Friday, May 11, 2012

The Final Installment of the Keepsakes Trilogy

When our girls were little, Don and I spent many Sundays in DeKalb, IL at his aunt and uncle's farm.  The girls loved playing with the old toys that Aunt Molly kept in the front closet for them.  It always struck me how much they enjoyed playing with these simple toys.

Nothing was ever wasted at the farm.  Junk mail was saved for the art projects.  The girls would place one of the recycled papers on the raised pattern oilcloth at the kitchen table and do a rubbing with their crayons.

As a young mom, it was a day of rest and gladness to be in this peaceful setting.

At meal time a "simple supper", as Aunt Molly put it, was served.  Most everything we ate was grown in their garden.  Baking bread was a daily ritual for her.

Most visits there ended with Don loading some treasure in our car.  Some of our favorite treasures were a butter churner, a coffee mill, and trunks.  Anything I would ask about she would offer to give it to me.  If I would protest, she would say "That will be one less thing for me to dust!"

One Sunday, Aunt Molly asked me to go to the basement pantry for some pickles.  It was then that I spied the mother lode of farm treasures.  It was a Hoosier kitchen cabinet.  Don remembered it being in the summer kitchen of his aunt and uncle's Schaumburg farm.  When Aunt Molly and Uncle Art moved to the DeKalb farm, it ended up in the basement.  Seizing the moment, I asked if we could buy it.  The next time we were at the farm she told us we could buy it.  I couldn't believe my ears when she told me that she wanted $65 for it.   That is what she paid her brother Ben for it when he had fallen on hard times and needed money.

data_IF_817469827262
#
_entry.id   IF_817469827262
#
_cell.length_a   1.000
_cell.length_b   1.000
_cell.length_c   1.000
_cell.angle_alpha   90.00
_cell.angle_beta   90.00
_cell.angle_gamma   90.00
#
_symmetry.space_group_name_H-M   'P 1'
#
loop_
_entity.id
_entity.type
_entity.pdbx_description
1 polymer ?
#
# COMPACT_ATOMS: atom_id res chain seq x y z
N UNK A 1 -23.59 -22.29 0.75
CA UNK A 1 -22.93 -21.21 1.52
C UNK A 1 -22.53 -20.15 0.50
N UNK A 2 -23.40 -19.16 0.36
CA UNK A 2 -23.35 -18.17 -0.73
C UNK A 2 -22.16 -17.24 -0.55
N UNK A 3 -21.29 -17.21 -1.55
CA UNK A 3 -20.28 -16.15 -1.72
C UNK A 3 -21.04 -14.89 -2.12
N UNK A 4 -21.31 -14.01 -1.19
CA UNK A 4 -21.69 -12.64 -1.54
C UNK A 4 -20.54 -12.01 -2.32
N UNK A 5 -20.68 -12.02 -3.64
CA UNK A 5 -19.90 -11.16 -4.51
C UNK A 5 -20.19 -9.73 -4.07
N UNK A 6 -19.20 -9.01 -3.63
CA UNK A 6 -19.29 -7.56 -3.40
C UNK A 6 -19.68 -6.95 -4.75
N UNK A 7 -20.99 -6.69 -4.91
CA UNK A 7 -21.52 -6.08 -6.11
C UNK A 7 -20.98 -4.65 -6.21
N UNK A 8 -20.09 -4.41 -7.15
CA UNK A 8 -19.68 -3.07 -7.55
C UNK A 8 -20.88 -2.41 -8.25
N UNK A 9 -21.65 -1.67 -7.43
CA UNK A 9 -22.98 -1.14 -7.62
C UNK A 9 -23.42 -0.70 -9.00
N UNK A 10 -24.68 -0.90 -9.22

For many years the Hoosier was in our dining room.  One day when I was "playing house", I thought it would work best for us on the porch.  All the original items that came with the cupboard are intact.  Three seasons of the year, we enjoy eating on the porch.  The cupboard holds the dishes that we use for daily use and entertaining.

I thank God for Aunt Molly and Uncle Art for opening their hearts and home to our family at that special time in our lives.

Meg's Helpful Hint...Don't miss an opportunity to speak up for a family keepsake.  If I hadn't, it would have been auctioned off at the farm sale years later.  It pleased Aunt Molly to know that we would make a place for it in our home.


  1. Great post, Mom! I'm so glad that you're writing down the stories behind some of the keepsakes. Love you! Karen

  2. Mary Ellen... your blog continues to look AMAZING! keep up the great work
    sorry I missed you yesterday... my sister came down 2 hours early!